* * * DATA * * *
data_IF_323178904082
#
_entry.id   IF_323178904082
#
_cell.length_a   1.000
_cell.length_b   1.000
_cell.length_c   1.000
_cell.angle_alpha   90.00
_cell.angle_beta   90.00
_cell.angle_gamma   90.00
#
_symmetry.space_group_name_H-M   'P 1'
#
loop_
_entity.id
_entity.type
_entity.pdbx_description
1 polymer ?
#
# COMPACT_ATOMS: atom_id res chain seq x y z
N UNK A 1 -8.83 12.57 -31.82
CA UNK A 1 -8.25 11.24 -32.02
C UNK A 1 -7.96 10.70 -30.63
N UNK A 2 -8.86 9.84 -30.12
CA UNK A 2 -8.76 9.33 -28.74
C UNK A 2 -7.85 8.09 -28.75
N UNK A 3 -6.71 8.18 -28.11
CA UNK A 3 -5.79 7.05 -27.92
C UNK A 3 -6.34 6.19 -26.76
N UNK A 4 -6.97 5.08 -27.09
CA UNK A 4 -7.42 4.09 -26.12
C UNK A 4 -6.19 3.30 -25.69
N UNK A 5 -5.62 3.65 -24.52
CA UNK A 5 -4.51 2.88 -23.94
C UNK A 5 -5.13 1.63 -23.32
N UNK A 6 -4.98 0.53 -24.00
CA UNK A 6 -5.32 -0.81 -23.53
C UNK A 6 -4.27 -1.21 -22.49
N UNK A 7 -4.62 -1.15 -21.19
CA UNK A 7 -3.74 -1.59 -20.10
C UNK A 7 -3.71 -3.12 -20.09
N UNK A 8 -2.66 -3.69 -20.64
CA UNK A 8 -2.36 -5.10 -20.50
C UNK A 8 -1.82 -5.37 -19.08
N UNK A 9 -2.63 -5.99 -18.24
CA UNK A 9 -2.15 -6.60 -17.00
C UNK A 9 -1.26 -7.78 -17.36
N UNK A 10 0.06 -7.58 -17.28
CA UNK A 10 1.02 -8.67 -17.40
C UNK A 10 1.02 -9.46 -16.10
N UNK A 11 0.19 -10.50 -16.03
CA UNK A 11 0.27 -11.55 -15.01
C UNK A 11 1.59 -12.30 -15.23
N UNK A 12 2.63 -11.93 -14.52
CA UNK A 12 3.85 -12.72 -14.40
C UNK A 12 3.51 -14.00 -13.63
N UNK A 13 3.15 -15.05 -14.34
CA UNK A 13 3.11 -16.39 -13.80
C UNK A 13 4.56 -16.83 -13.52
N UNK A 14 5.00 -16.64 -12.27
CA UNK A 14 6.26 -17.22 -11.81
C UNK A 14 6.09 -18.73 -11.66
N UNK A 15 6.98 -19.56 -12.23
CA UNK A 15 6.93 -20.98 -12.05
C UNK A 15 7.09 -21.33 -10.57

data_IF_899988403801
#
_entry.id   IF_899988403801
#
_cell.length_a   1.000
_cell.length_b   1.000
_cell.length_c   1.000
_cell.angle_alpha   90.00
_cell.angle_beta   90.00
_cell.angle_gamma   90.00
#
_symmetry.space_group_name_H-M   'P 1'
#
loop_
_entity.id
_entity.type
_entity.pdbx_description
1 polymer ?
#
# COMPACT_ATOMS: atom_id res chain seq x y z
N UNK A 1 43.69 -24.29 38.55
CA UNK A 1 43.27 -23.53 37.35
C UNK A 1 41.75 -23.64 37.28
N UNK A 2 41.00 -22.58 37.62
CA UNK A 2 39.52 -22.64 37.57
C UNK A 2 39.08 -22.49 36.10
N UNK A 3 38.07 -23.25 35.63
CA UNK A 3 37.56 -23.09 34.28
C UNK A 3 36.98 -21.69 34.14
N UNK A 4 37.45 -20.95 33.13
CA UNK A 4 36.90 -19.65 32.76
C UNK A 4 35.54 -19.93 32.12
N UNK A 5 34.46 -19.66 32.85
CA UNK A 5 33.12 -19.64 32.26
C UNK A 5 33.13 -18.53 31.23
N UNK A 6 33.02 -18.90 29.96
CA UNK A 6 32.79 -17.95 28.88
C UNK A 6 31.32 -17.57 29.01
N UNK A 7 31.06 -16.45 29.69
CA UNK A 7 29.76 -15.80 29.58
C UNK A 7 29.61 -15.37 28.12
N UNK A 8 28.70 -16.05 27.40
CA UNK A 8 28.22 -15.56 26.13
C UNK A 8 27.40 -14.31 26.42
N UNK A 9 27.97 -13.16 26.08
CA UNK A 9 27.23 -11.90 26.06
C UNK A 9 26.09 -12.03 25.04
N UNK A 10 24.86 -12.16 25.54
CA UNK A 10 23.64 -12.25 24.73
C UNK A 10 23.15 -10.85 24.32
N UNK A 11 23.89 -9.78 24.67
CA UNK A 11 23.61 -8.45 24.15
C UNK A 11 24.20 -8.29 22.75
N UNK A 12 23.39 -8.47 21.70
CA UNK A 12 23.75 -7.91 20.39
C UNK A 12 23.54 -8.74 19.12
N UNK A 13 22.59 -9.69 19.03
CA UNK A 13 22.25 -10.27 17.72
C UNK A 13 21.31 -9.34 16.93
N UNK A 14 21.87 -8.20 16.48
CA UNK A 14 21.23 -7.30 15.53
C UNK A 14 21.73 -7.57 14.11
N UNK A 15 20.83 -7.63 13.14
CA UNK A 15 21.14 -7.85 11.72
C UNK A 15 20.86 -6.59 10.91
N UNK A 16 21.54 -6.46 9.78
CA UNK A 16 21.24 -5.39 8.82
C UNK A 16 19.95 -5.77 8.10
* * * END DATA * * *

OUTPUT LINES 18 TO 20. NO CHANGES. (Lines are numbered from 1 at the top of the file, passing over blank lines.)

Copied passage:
1 polymer ?
#
# COMPACT_ATOMS: atom_id res chain seq x y z